At this afternoon's prizegiving Carveth and Clarke were presented with the solid silver model of the 'J' Class yacht Endeavour, the Endeavour half-model, and a 1,000 GBP token kindly donated by Musto.
Plans are already underway for next year's 50th anniversary Endeavour Trophy event. The date, which will be in early October, is yet to be confirmed but plans are afoot to run it over four days to include special invitational events for past Endeavour Champions.
This historic annual event, which was first held in 1961, is invitation only to determine the overall dinghy champion of champions from the UK's most popular dinghy racing classes. Hosted annually by the Royal Corinthian Yacht Club, it is a highly acclaimed regatta and recognised as the pinnacle of the year's dinghy sailing achievements. -- Sue Pelling
For results of all the classes visit: www.royalcorinthian.co.uk/endeavour-championship
Argentina's Nacho Rogala Unbeatable In Junior Gold Cup
Hamilton, Bermuda: Just as a new king was crowned at the Argo Group Gold Cup, 15-year-old Ignacio (Nacho) Rogala of Argentina became the new champion of the Renaissance Re Junior Gold Cup, an event that brought 34 young sailors to Bermuda from 16 countries, ranging in age from nine to 15, to compete in Optimist dinghies.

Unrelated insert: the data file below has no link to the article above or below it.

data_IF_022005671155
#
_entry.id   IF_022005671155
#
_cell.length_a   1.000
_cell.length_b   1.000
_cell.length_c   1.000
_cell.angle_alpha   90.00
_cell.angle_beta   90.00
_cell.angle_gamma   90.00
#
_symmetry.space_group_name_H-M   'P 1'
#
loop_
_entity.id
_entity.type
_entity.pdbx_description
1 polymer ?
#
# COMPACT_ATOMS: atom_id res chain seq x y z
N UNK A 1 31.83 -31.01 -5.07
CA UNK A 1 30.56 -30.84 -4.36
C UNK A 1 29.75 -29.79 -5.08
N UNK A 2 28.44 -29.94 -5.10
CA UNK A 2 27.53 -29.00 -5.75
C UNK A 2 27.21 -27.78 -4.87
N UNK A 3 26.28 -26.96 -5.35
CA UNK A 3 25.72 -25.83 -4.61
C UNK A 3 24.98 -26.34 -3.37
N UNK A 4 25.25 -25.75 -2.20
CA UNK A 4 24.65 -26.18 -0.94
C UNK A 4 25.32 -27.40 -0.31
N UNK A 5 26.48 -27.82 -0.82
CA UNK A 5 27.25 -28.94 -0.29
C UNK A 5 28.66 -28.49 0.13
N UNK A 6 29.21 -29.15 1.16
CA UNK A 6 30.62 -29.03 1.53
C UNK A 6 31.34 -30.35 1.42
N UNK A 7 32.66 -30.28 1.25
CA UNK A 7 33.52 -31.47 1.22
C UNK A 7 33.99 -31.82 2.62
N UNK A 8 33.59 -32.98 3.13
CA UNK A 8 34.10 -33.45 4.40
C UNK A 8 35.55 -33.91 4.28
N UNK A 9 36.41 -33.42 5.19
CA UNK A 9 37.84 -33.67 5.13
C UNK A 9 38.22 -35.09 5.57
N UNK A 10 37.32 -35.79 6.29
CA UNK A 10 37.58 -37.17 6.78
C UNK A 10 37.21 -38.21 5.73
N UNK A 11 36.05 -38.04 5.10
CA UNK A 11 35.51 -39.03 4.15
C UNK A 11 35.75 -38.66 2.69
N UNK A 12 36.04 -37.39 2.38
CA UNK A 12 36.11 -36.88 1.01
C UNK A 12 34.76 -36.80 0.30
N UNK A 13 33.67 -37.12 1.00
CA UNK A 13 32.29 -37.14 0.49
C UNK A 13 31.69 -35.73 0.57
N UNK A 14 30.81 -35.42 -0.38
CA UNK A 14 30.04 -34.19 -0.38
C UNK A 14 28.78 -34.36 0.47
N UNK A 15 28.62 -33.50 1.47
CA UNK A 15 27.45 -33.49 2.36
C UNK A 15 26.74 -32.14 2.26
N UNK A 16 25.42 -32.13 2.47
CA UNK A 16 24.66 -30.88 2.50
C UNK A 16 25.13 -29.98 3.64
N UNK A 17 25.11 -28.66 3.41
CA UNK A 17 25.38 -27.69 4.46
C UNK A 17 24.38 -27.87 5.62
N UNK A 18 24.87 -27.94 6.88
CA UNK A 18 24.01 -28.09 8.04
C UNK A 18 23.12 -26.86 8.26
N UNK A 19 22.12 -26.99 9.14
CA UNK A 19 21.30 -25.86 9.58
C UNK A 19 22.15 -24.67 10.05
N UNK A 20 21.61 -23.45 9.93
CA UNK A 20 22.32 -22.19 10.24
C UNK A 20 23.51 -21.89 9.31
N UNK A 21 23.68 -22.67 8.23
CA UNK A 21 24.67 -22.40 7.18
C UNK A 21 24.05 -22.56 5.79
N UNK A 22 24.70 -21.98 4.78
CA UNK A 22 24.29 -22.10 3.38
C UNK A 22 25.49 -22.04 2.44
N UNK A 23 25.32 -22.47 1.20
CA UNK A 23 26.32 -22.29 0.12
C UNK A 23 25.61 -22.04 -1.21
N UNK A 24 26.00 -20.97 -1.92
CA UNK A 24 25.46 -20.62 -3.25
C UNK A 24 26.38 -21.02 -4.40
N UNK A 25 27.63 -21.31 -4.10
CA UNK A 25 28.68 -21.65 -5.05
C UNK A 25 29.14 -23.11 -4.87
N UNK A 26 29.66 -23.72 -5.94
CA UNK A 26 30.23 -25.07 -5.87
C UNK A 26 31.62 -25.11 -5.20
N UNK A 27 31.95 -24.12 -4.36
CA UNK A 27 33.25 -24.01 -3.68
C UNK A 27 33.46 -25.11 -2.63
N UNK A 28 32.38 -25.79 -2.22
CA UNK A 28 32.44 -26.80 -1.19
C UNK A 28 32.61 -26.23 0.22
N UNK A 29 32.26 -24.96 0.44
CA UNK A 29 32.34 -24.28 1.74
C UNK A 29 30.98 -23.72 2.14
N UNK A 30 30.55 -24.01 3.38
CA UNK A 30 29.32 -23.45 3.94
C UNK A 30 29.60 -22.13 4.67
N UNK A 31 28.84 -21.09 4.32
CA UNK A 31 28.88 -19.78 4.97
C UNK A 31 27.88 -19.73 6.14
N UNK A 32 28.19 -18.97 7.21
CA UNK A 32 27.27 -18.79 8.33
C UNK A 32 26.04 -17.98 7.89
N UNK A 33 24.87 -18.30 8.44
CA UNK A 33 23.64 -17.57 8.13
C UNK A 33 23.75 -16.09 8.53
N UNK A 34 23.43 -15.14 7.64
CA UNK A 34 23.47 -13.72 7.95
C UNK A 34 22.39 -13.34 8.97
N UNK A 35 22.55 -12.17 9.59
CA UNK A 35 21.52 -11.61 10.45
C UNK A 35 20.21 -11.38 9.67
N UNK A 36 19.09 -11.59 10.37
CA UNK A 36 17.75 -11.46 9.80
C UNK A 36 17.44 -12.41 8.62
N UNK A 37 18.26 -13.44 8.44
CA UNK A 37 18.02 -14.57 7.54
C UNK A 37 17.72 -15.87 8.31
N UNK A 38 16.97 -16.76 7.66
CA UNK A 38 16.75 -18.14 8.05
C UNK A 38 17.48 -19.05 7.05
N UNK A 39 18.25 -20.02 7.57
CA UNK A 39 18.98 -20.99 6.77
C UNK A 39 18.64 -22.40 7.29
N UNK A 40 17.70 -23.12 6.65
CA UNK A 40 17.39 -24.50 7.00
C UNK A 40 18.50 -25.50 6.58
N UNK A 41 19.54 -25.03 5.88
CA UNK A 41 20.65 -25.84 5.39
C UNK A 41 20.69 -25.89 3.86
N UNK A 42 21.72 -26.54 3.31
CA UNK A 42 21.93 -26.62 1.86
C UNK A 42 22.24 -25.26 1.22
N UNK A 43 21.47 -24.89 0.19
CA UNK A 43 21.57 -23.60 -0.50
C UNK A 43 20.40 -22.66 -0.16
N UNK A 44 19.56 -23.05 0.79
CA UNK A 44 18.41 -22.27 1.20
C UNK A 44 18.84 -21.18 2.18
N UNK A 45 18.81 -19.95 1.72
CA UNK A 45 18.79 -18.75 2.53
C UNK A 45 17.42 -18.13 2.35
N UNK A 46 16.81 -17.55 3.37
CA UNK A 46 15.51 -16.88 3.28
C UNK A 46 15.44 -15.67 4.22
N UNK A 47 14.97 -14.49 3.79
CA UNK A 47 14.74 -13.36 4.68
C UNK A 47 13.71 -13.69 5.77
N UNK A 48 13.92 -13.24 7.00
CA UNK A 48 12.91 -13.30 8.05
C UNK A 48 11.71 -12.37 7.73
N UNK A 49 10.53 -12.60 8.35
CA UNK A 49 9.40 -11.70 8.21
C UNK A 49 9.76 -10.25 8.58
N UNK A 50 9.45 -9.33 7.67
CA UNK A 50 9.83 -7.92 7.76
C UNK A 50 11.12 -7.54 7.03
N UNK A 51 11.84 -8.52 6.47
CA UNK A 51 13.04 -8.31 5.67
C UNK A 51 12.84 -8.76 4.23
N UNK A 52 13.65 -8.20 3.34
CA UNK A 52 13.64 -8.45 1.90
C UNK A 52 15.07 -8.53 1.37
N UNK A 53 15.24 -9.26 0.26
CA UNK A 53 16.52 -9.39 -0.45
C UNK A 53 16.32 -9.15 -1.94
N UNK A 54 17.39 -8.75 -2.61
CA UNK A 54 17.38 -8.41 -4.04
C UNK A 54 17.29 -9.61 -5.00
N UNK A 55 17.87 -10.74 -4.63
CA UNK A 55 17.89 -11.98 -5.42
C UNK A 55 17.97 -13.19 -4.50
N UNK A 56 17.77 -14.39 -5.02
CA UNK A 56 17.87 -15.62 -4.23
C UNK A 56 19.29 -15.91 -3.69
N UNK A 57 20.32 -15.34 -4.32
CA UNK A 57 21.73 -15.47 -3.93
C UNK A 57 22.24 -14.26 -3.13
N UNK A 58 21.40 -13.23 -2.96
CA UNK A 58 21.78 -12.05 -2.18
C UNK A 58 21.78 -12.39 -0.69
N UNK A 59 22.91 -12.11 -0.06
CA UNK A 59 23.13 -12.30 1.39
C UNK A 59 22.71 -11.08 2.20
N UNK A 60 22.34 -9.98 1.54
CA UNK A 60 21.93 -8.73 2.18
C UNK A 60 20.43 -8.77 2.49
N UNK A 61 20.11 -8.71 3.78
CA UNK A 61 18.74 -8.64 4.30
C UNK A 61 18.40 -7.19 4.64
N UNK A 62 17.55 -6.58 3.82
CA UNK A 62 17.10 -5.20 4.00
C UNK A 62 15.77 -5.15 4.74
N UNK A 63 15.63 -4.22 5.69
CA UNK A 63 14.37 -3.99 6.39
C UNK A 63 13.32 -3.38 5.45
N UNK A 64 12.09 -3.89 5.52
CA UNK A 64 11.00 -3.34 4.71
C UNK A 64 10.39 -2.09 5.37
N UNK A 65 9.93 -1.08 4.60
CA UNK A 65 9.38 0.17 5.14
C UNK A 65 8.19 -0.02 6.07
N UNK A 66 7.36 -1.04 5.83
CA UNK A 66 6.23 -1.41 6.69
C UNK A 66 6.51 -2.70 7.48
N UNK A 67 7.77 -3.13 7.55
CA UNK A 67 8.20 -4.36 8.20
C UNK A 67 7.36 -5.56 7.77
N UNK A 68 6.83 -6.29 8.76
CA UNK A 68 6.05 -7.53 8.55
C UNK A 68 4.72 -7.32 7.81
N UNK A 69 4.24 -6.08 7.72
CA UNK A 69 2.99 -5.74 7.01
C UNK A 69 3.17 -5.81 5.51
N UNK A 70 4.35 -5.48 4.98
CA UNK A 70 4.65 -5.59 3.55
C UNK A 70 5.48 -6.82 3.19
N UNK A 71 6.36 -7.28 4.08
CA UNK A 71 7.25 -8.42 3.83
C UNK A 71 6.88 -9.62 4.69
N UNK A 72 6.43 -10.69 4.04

All of the Bermuda sailors in the Junior Gold Cup have gone through the Bermuda Optimist Dinghy programme and although sailors like Siese have been able to travel the world in competition, some of the younger sailors who raced in the event were only nine years old and were racing in their first major event.
Event organiser Somers Cooper agreed that "the kids really get along and the friendships continue to flourish on and off the water."
"What is happening with the level of sailing today is that these kids are far more advanced and far better sailors than any of us from the older generation ever could be at that age.
"They have opportunities to travel and sail all over the world. The opportunity that good young sailors have today is amazing." -- Laurie Fullerton in Bermuda's Royal Gazette
Final top ten after 13 races, 2 discards:
1. Ignacio Rogala, ARG, 13 points
2. Owen Siese, BER, 72
3. Axel Munkby, SWE, 77
4. Kalin Hillier, BER, 81
5. Severin Rothlauf, GER, 81
6. Dimitri Stevens, BER, 97
7. Paloma Esteban, DOM, 101
8. Mathias Robertson, CHI, 101
9. MacKenzie Cooper, BER, 104
10. Maximilian Hibler, GER, 106